From the opening bell, Juarez chose to brawl with a brawler and it cost her dearly. A crushing right cross from Togo moved Juarez onto the ropes at the 1:10 mark of the first round where Juarez managed to evade Togo’s wild follow-up volleys. The two boxed on even terms over the next minute until the: 15 point when Togo landed a right uppercut that drew out a left-hook from Juarez; Togo simultaneously threw a left-hook landing a split-second ahead of the Juarez punch knocking the hometown fighter to the canvas. On her spindly legs, Juarez rose at the count of nine failing to satisfy referee Eddie Hernandez that she was fit to continue as he waived off the fight awarding the TKO victory to Japan’s Riyo Togo. With one of the biggest upsets in women’s boxing in recent memory, Riyo Togo wins the vacant WBC International female super flyweight title and is a serious challenger to the popular but vulnerable Zulina Munoz.

A look ahead to May 2013 in women’s boxing:

Knight (L) readies for the challenge of Soto
On May 11, KO Digest’s #3 ranked pound-4-pound female boxer, Ava “Lady of Boxing” Knight (11-1-3, 5 KOs) Chico, California, the IBF female flyweight champion, defends her strap for the third time when she faces the hard-charging Linda “La Muneca” Soto (5-2, 3 KOs) Puerto Penasco, Sonora, Mexico, in Toluca, Mexico.

Also on this date, at the Route 66 Casino, Albuquerque, New Mexico, last month’s KO Digest #1 pound-4-pound female boxer, “The Preacher’s Daughter” Holly Holm (32-2-3, 9 KOs) Albuquerque faces “Merciless” Mary McGee (20-1, 11 KOs) for Holm’s IBA, WBF light welterweight titles. Before the announcement that Holly Holm was bidding farewell to the squared circle in favor of the mixed martial arts cage, battling Mary McGee was a risqué proposition. McGee throws punches in bunches possessing lightning in her right cross and above average hand speed. However, she moves in a straight-line, has an exceptionally vertical and inflexible posture, and less than favorable defensively. McGee has not fared well when facing world class competition. Brooke Dierdorff, an iron-fisted former national amateur champion, won a decision over McGee three years ago, and Kristy Follmar, a frightfully good counter-puncher probably did enough to win a match in McGee’s home state in 2009, losing a majority decision. Holly Holm is a superb ambush fighter. To defeat her, a fighter has to take away her escape route forcing her to engage when she wants to evade. McGee does not possess this skill and will be relegated to following Holm around the ring absorbing her infrequent but effective attacks.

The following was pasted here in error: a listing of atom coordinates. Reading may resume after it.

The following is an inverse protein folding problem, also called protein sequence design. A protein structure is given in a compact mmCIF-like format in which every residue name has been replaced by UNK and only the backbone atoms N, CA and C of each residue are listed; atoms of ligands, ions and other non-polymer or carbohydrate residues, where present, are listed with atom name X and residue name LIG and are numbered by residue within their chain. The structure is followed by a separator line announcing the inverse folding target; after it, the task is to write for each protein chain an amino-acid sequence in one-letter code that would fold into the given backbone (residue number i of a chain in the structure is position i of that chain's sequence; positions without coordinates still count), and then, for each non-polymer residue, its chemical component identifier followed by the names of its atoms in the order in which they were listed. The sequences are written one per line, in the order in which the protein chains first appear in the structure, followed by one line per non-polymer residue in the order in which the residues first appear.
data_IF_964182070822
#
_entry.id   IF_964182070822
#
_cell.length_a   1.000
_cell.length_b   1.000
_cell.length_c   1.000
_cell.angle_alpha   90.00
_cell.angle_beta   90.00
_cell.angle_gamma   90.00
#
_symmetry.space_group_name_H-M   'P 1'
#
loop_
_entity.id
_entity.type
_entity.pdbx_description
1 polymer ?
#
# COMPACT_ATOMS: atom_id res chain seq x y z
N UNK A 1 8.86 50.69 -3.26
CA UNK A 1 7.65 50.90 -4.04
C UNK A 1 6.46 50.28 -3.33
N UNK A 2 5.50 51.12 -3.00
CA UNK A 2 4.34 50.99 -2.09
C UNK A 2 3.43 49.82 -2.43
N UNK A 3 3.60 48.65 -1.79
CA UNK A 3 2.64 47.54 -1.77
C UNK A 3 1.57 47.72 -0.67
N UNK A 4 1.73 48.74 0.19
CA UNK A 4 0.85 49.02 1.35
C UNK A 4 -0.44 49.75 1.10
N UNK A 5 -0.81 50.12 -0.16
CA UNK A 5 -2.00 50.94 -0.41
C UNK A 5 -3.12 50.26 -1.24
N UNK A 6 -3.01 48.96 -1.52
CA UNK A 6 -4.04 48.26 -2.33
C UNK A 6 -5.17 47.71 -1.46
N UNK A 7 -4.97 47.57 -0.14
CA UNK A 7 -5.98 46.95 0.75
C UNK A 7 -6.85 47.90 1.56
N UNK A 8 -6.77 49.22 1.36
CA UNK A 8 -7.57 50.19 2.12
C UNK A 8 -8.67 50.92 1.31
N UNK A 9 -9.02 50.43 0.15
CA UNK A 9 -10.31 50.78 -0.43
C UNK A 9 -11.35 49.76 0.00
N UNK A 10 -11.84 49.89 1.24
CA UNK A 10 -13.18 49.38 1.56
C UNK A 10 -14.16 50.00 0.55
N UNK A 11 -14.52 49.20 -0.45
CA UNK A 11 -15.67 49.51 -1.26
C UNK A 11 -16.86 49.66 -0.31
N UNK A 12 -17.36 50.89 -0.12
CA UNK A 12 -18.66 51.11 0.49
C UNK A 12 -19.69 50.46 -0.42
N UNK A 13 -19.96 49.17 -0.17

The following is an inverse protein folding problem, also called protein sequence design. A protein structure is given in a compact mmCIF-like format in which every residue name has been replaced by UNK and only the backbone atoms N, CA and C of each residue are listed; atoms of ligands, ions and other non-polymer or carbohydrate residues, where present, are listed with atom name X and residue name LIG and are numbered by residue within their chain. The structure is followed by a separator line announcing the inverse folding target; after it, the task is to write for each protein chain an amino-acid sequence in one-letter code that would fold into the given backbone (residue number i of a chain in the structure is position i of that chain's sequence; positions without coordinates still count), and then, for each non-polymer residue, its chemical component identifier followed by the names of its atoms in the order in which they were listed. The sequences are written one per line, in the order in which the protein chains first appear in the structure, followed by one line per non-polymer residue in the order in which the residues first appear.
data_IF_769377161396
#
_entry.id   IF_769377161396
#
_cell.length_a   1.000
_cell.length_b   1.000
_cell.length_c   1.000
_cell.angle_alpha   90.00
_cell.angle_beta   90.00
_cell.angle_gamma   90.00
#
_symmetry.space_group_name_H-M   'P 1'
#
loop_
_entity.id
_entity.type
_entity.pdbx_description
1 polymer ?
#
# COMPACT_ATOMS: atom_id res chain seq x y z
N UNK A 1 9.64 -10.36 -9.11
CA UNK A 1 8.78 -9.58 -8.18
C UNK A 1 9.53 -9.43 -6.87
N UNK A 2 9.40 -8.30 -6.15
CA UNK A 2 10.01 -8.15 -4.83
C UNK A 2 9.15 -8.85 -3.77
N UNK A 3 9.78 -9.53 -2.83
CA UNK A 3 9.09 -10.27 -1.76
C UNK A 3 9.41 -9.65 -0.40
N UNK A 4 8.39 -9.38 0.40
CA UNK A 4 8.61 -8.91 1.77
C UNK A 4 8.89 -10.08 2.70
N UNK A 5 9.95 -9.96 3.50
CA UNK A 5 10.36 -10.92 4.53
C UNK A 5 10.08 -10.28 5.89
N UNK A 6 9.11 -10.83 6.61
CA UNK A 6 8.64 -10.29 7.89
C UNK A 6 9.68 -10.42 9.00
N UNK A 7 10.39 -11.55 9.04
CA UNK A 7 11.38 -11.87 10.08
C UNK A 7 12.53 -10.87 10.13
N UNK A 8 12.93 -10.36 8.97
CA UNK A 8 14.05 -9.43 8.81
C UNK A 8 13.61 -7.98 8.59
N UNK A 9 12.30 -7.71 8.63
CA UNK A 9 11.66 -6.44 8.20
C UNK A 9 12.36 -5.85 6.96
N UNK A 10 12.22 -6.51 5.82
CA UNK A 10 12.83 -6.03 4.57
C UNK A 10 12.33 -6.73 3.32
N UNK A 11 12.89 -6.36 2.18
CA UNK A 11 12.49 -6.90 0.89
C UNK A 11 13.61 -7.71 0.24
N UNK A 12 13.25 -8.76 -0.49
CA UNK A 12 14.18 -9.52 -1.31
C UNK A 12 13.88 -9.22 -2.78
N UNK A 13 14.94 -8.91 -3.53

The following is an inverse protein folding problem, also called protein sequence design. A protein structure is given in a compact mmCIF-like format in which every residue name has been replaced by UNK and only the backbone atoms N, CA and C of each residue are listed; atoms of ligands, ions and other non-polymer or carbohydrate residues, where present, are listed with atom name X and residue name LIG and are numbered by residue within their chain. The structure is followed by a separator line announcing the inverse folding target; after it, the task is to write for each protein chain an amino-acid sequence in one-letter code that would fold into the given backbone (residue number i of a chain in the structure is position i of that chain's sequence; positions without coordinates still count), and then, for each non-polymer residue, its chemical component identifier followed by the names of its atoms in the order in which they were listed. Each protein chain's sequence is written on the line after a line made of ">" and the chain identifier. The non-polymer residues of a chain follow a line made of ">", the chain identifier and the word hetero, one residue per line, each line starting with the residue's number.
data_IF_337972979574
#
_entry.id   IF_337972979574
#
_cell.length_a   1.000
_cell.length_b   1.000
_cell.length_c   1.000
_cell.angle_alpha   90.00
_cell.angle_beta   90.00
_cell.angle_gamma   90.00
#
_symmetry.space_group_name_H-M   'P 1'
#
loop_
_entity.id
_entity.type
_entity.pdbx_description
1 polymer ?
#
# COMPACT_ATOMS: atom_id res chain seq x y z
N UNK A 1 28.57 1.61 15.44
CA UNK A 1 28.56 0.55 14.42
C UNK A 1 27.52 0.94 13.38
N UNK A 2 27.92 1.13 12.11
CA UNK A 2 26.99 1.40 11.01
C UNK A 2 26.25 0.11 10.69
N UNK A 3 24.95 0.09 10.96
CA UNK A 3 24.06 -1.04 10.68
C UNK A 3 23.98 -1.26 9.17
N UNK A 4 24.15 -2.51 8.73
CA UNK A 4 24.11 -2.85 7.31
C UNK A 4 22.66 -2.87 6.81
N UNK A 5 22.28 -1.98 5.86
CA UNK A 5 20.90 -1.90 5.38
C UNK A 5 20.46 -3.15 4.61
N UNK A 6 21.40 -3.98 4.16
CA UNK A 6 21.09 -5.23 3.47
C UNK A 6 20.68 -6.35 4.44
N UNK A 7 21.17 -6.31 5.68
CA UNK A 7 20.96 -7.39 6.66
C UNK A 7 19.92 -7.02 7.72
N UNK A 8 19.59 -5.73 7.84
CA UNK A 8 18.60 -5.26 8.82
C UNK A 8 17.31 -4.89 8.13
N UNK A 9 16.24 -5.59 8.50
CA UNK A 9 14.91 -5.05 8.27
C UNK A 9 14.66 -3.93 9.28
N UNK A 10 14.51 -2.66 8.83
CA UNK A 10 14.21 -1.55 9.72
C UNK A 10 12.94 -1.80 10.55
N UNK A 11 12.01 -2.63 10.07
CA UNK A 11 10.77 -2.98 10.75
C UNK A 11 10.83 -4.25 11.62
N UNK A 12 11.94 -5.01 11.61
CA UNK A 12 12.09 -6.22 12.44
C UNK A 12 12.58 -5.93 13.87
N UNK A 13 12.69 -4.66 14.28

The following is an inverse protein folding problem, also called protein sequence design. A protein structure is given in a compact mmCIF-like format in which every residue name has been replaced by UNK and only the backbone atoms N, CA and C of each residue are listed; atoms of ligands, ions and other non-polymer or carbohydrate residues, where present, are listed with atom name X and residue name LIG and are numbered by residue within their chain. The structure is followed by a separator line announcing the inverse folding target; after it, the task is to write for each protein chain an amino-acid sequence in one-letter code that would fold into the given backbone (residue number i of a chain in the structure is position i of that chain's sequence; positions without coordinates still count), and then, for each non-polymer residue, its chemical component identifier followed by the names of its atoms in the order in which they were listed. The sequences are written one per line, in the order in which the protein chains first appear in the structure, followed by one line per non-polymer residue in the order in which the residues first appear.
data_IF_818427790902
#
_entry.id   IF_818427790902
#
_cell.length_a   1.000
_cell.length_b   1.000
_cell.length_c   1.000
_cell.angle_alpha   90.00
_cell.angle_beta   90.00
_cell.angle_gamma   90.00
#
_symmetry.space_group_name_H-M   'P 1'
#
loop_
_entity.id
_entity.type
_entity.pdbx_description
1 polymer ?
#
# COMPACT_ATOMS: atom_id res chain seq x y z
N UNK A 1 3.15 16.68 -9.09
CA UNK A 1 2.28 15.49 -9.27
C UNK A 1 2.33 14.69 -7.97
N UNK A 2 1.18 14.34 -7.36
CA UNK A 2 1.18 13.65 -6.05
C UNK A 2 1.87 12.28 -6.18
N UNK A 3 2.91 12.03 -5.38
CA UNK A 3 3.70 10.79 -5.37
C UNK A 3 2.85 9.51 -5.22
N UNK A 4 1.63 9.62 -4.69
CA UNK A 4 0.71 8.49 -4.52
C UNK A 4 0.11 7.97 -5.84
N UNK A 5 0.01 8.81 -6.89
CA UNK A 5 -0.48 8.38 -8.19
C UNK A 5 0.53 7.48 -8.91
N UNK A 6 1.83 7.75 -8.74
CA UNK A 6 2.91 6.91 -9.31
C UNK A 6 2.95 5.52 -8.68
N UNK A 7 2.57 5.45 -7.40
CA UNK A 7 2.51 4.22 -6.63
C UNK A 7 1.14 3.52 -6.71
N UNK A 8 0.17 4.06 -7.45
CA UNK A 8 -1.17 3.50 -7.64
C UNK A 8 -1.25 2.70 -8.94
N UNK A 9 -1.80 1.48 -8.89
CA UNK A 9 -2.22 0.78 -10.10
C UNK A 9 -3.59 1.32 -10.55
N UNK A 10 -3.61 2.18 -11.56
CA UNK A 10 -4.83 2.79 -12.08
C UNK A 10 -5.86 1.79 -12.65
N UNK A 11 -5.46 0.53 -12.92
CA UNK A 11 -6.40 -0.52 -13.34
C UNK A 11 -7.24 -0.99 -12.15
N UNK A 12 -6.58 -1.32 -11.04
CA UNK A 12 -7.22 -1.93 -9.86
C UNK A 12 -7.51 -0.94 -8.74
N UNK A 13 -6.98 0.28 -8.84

On May 25, in Leon, Guanajuato, Mexico, Zulina “La Loba” Munoz (37-1-2, 24 KOs) Mexico City, Mexico, defends her WBC female super flyweight title against the unheralded Soledad Macedo (11-8-2, 4 KOs) Salto, Uruguay. Munoz held various bantamweight titles including the WBC bantamweight and WBC Silver bantamweight titles before moving up in weight to capture the WBC female super flyweight title with a ninth round knockout of Gabriela Bouvier last September. In her most recent defense against the ever-tough Tenkai Tsunami, the former WBA female super flyweight champion, Munoz suffered an early knockout only to rally over the second half of the bout to retain her WBC female flyweight title by a razor thin margin on two of the three scorecards (95-93/95-93/97-92). Vulnerable champions are often very popular; such is the case with Munoz who has a large and loyal fan base in Mexico that have witnessed her on three separate occasions rise from knockdowns to retain world titles. This bout is nothing more than Munoz adding another knockout victory to an already gaudy record that, with a few exceptions, is littered with C-level fighters. Future defenses against Riyo Togo, Carolina Raquel Duer, or Mariana Juarez are much anticipated. Riyo Togo, with her recent knockout victory over Marina Juarez is the new #1 contender. All-time great, Ana Maria Torres, who is inactive due to pregnancy, is the WBC Champion Emeritus. Either would be favored to wrestle the title from Munoz.

KO Digest's Dynamite Dozen Pound-for-Pound Women's Ratings:

#5 P4P Christina Hammer
1- Cecilia Braekhus (22-0, 6 KOs) (WW) Norway
2- Erica Anabella Farias (16-0, 9 KOs) (LW) Argentina
3- Ava Knight (11-1-3, 5 KOs) (FLY) USA
4- Yesica Yolanda Bopp (24-0, 11 KOs) (JFLY) Argentina
5- Christina Hammer (13-0, 7 KOs) (SMW) Germany
6- Melissa Hernandez (18-3-3, 6 KOs) (FW) USA/Puerto Rico
7- Layla McCarter (35-13-5, 8 KOs) (JMW) USA
8- Frida Wallberg (11-0, 2 KOs) (JLW) Sweden
9- Esmeralda Moreno (25-6, 9 KOs) (JFLY) Mexico
10- Jessica Chavez (17-3-2, 4 KOs) (JFLY) Mexico
11- Melissa McMorrow (9-3-3, 1 KO) (FLY) USA
12- Delfine Persoon (24-1, 10 KOs) (LW) Belgium

"The Sweet Side of the Sweet Science" is written and compiled by women's boxing expert Mark Jones - exclusively for KO Digest. You can find more of Mark's work on his women's boxing blog: Boxing Jones